Talk of trade wars became a reality this last week but many still hold out to the view that these ar...
Conserve Your Resources
08/11/2008 12:00 am EST
Eoin Treacy of Fullermoney says that as commodities prices weaken, you need to look carefully before investing.
Q. Eoin, I've read that China's annual consumption of copper has declined from a 28.66% growth rate to 2.4%. What does that mean for continued growth in China and also for the global copper market?
A. China and indeed much of Asia and the Middle East are in a generational-long period where they have to build infrastructure from the ground up. The push for educating, housing, transporting, and employing large young populations requires massive investment, fueling demand for commodities across the boards.
The supply side was completely taken unawares by this demand following the 20-year crushing bear market that cut exploration budgets to the bone. That is now changing, as major mining groups compete for the best resources, particularly in politically stable parts of the world.
China continues to lead the world in terms of GDP growth, although it has recently manufactured a slowdown to combat rising inflation, generally positive for the economy.
Many commentators tend to equate copper consumption with economic growth, but I am skeptical of such a comparison. China has transformed itself into a major consumer and producer of many metals and has overtaken the US as the largest consumer in a number of markets. Their consumption affects commodity prices, but it cannot be relied on as the only indicator. Price action is the only clear arbiter of how supply and demand are interacting.
Copper surged in 2006 to almost $4, but has since entered a medium-term consolidation, which we define as lasting for anything from a few months to seldom more than two years. It is currently towards the upper side of its range and would need to sustain a move below $3.50 to question its scope for further [upward moves].
Q. China has also been a huge user of steel. Do you expect that consumption trend to continue in the next year?
A: Steel companies are a key beneficiary of the Supply Inelasticity Meets Rising Demand theme. As a rule of thumb, companies with the ability to increase their profit margins and pass on higher input costs to customers have an advantage over those that have to cut margins to maintain competitiveness. Steel producers are without doubt in the former category as are a great many other resource-focused companies.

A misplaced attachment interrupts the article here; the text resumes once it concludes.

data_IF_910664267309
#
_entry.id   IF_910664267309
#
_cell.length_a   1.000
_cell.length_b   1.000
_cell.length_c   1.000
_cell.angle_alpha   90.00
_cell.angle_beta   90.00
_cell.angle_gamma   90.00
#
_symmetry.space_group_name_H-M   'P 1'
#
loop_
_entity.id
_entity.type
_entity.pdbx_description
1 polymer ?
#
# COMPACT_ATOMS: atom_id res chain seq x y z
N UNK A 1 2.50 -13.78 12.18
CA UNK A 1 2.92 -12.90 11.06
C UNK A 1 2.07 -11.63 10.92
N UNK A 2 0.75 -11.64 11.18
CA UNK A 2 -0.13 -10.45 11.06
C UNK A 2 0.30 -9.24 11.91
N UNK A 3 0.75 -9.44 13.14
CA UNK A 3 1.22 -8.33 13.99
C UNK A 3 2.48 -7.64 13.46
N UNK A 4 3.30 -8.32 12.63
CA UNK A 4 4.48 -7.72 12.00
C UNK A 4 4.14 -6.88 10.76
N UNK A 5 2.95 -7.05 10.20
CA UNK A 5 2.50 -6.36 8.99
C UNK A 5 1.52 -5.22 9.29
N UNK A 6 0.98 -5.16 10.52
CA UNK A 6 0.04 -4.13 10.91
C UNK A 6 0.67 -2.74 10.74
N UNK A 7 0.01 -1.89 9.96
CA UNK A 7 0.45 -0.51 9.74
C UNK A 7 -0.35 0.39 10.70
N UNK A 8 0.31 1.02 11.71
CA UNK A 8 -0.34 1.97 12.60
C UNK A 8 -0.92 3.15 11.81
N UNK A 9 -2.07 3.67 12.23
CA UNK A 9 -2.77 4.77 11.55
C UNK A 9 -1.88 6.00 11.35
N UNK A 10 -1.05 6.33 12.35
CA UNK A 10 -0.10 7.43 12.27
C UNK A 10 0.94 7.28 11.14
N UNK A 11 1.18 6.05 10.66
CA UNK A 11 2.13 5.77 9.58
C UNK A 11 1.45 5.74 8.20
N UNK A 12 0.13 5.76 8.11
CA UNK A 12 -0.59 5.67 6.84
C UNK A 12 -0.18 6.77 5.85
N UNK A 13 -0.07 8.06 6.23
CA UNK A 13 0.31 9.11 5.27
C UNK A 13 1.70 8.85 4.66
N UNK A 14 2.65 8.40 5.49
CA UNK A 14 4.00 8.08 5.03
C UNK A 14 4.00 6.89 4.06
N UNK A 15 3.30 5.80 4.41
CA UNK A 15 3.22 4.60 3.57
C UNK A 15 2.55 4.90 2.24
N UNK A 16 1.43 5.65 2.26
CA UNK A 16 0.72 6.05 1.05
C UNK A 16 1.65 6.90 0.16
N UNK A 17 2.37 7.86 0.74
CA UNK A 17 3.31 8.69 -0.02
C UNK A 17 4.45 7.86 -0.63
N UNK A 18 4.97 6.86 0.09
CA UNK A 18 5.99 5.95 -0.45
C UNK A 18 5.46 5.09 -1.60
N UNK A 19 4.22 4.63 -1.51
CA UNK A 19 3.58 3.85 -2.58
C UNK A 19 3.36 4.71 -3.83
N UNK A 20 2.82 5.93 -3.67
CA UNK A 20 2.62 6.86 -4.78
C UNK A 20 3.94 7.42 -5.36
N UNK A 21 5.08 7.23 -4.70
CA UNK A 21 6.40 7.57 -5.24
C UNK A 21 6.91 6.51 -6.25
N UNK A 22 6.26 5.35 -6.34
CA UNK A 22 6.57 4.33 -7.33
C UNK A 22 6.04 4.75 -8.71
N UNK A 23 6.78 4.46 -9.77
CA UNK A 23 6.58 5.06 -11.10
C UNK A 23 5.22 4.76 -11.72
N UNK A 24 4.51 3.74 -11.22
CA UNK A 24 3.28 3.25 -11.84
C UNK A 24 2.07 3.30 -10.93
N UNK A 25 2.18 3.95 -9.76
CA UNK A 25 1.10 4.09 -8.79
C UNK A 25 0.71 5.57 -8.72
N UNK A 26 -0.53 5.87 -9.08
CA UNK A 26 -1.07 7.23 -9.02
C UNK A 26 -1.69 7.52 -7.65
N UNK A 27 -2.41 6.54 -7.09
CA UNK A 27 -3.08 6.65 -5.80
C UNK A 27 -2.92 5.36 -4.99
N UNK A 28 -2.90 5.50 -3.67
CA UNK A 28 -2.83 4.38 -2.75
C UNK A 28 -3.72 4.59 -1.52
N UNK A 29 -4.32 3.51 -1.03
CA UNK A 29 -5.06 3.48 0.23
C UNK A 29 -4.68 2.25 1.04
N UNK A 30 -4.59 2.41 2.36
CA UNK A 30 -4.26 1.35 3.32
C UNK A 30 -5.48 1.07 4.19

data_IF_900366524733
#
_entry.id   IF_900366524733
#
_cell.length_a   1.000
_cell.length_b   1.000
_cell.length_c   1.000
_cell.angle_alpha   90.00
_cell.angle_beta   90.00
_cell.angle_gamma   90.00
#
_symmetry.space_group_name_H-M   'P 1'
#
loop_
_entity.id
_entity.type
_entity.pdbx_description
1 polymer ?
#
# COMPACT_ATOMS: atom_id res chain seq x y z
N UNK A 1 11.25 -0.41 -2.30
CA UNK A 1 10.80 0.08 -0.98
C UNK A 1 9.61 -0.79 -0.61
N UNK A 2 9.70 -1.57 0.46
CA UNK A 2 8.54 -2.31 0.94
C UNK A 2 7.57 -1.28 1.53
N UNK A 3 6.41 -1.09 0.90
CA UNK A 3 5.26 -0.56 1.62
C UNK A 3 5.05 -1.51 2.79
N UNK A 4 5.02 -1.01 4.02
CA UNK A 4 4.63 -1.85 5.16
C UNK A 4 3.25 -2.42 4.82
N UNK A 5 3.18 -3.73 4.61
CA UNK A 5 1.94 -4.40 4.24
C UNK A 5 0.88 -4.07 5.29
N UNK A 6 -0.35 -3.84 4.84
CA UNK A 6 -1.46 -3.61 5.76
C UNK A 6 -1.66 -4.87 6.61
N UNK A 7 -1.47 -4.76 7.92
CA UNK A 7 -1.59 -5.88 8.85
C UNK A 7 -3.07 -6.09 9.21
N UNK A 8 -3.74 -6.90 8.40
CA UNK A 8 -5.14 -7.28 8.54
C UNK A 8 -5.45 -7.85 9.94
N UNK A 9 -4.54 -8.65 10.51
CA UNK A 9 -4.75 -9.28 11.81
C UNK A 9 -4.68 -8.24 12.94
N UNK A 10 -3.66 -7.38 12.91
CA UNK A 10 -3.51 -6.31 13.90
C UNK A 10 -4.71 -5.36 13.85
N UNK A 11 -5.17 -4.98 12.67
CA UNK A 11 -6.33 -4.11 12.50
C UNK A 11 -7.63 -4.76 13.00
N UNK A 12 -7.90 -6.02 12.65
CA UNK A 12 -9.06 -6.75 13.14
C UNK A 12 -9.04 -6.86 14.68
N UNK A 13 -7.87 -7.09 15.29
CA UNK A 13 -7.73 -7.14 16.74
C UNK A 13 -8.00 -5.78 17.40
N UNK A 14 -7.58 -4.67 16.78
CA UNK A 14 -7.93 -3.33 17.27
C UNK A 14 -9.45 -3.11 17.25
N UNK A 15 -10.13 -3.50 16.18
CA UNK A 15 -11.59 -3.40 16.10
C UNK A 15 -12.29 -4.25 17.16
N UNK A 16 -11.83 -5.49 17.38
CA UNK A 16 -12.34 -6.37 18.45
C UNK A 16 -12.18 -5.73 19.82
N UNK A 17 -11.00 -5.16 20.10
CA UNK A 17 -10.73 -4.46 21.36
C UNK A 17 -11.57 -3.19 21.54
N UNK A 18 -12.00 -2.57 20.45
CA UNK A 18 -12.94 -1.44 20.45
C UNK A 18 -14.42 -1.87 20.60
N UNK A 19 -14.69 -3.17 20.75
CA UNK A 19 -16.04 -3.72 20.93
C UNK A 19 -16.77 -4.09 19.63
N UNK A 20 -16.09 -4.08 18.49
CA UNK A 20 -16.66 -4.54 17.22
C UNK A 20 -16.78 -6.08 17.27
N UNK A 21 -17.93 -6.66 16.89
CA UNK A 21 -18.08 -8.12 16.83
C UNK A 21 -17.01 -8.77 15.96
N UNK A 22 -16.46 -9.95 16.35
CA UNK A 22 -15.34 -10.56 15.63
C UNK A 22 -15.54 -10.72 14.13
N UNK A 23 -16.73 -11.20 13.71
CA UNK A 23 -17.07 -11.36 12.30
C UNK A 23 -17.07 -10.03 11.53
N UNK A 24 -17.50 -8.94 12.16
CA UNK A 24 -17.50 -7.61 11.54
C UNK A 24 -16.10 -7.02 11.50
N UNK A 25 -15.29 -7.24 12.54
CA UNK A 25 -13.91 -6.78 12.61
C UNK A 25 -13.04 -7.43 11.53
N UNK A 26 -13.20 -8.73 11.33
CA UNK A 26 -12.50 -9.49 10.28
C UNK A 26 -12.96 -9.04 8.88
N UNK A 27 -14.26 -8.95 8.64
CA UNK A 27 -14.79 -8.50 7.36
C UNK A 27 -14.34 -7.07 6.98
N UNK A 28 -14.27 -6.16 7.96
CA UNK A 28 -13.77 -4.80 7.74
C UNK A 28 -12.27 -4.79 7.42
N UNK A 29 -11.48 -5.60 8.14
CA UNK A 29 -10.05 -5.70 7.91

Q. Are there any steel companies whose shares you would be interested in buying?
Q. Many markets, particularly Brazil and Russia, have had quite a run with commodity shares, yet a number of these stocks have sold off. What is your near- and long-term prediction for the commodity markets in these countries?
A. In markets, governance is everything, applying as much to the legislative branch as to the economy and rule of law. Russia has outstanding long-term potential, but is hampered by disrespect for minority shareholder rights at government level. Recently, the market found support, and a move below 1900 would be needed to question scope for some further up side. Over the medium- to longer term, I expect Brazil to outperform, assuming governance remains static.
Brazil is blessed with large reserves of basic commodities and is a major food producer. This market has remarkable long-term potential, but it may underperform its global peers, in relative terms, over the short term.
Q: What do you recommend and what are you buying?
A: At Fullermoney, we don't give investment advice and the only money we manage is our own. We make available to subscribers all of our own personal trades and investments. Personally, I am happy to play the commodity markets through futures because I like the leverage. I own BHP Billiton (NYSE: BHP), Frontline (NYSE: FRO), and JP Morgan India Trust (LSE: JII) and I also have a number of positions in Chinese banks. My colleague David Fuller holds Blackrock World Mining Trust (LSE: BRWM) among other commodity investments.
Q. Do you have any last thoughts on the best way for investors to participate in the global commodities markets?
A. I would always wish to back relative outperformers and when investing in equities, choose those companies with the ability to increase their margins.
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